Consider Replacing Part or All of Your Front Lawn with a Pollinator-Friendly Garden
Lush, wide, green and rolling: In America, we love our lawns. We like to sprawl out on the grass for a picnic, gather on the neighbor’s lawn for a game of touch football, and set up our folding chairs and tiki-torches in the backyard green for summer barbeques. I like doing these things too, and I have a small lawn of my own in Vermont. But it’s important to remember that lawns, from an environmental perspective, provide little support for the ecosystem. In fact the tremendous amount of water, fossil fuel, fertilizers, herbicides, fungicides and insecticides used to maintain most suburban lawns makes our green-fixation downright irresponsible. And although green areas do reduce heat in cities, tightly cropped lawns do little to create habitat and provide food for birds, bees and the many other creatures sharing our world.
So how do we balance our desire for outdoor recreational spaces with environmentally friendly landscaping? When I design gardens for suburban homeowners, I like to suggest a compromise: keep some lawn in the backyard for play space if it is truly used, and devote the frontyard to nature. Usually, the front yard in an urban environment is no more than a small strip of earth between the front door and the sidewalk or road. This part of the property is often dry and dusty, and it is rarely used for recreation. Sometimes the area between the house and street is steep and difficult, or even dangerous, to mow. In many neighborhoods, roadside turf grass turns brown and unattractive by midsummer, (if it ever looks good at all). There are far more appropriate plants for such spaces; plants that will provide food and habitat for wildlife. In many areas, simply replacing grass with clover or another flowering ground cover is an excellent choice. For the more adventurous, a front garden filled with a mixed selection of native plants can be both beautiful and rewarding. Although there will be initial expenses and work involved, replacing front yard turf grass with more viable plantings can eventually save money and make a home more appealing and marketable as well as ecologically friendly.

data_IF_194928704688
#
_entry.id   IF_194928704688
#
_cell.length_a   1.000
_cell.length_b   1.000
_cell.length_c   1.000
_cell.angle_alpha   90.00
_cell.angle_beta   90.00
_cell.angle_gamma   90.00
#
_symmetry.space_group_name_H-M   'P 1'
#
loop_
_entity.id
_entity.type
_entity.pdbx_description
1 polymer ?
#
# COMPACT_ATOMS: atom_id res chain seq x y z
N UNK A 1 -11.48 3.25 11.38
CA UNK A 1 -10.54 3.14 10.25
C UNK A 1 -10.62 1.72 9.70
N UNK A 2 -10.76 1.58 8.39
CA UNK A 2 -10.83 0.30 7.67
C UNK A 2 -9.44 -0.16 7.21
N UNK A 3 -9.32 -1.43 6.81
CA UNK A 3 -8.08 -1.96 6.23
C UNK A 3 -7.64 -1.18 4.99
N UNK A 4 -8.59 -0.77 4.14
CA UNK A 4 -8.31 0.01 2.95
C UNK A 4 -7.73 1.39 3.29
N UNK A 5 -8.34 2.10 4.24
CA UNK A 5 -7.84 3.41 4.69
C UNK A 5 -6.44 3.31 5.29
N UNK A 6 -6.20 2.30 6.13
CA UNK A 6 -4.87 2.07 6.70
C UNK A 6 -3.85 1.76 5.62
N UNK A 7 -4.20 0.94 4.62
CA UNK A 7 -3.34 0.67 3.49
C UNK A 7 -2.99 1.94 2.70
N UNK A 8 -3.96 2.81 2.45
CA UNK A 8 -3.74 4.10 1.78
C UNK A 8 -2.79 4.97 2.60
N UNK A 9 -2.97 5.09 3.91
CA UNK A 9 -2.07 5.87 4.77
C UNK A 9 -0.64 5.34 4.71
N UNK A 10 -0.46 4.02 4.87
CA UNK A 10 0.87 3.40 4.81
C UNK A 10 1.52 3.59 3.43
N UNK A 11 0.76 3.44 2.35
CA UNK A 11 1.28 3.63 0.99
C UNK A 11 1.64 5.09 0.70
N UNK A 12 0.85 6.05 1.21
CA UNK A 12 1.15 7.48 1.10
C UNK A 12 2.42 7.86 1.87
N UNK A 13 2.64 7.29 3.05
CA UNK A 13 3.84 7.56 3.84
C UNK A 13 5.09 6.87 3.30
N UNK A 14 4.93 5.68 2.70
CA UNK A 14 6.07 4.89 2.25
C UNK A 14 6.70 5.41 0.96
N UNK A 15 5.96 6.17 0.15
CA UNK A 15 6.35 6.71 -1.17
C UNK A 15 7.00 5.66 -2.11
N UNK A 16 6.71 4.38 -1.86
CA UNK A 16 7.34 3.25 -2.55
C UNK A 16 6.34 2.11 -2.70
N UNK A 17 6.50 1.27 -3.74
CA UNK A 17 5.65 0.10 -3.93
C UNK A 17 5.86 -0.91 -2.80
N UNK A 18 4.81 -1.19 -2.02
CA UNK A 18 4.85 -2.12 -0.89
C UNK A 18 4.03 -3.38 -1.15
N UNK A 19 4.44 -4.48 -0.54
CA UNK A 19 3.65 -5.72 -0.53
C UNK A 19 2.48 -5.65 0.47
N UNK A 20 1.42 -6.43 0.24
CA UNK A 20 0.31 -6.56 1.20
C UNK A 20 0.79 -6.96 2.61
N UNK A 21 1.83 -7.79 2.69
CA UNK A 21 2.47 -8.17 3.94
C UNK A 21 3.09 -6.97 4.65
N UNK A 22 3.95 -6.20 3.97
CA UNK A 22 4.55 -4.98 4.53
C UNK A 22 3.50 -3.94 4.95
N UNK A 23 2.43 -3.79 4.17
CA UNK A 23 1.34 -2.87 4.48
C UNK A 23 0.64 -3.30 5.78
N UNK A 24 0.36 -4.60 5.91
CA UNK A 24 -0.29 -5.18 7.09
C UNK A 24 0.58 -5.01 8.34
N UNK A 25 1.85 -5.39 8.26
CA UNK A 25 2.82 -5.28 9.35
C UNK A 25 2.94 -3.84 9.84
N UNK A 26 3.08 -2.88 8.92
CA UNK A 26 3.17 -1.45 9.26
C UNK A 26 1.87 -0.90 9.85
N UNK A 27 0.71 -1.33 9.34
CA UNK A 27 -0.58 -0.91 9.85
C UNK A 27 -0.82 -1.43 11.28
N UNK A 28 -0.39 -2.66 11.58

For experienced gardeners, alternatives to turf grass will immediately spring to mind, but for novices the sea of choices and garden plan decisions can often seem overwhelming. If you are at a loss for ideas, Liz Primeau’s Front Yard Gardens is a great place to look for inspiration. This lovely paperback book is filled with hundreds of photographs of front yard garden designs, taken in a wide variety of climates. But more important, Primeau is quite practical, her book includes detailed plant lists and step-by-step plans to suit all climates, tastes and budgets. Usually I advise simple design plans and lower maintenance, native plants for new gardeners. Of course, what is considered a native plant will vary tremendously from one place to another, and this is where a bit of research comes in handy. It’s important that your garden suit your location. Perhaps one of your neighbors has a successful front yard garden. What plants grow well for them? Most gardeners love to talk about plants and they tend to be very generous with advice. Also keep in mind that many communities have gardening clubs and plant swap groups, and they usually welcome newcomers with a wealth of tips and information, and sometimes even perennial divisions! A small, neighborhood garden center is also a fantastic place to go for advice. Ask an experienced, local nurseryman for some native plant recommendations. Be sure to mention that you would like to grow plants with open flowers and long bloom times to attract bees, butterflies and birds to your yard. If you are new to gardening, start with a small plan, expanding your garden as you develop confidence.
Article and photographs, (with noted exceptions), © 2010, All Rights Reserved : Michaela at The Gardener’s Eden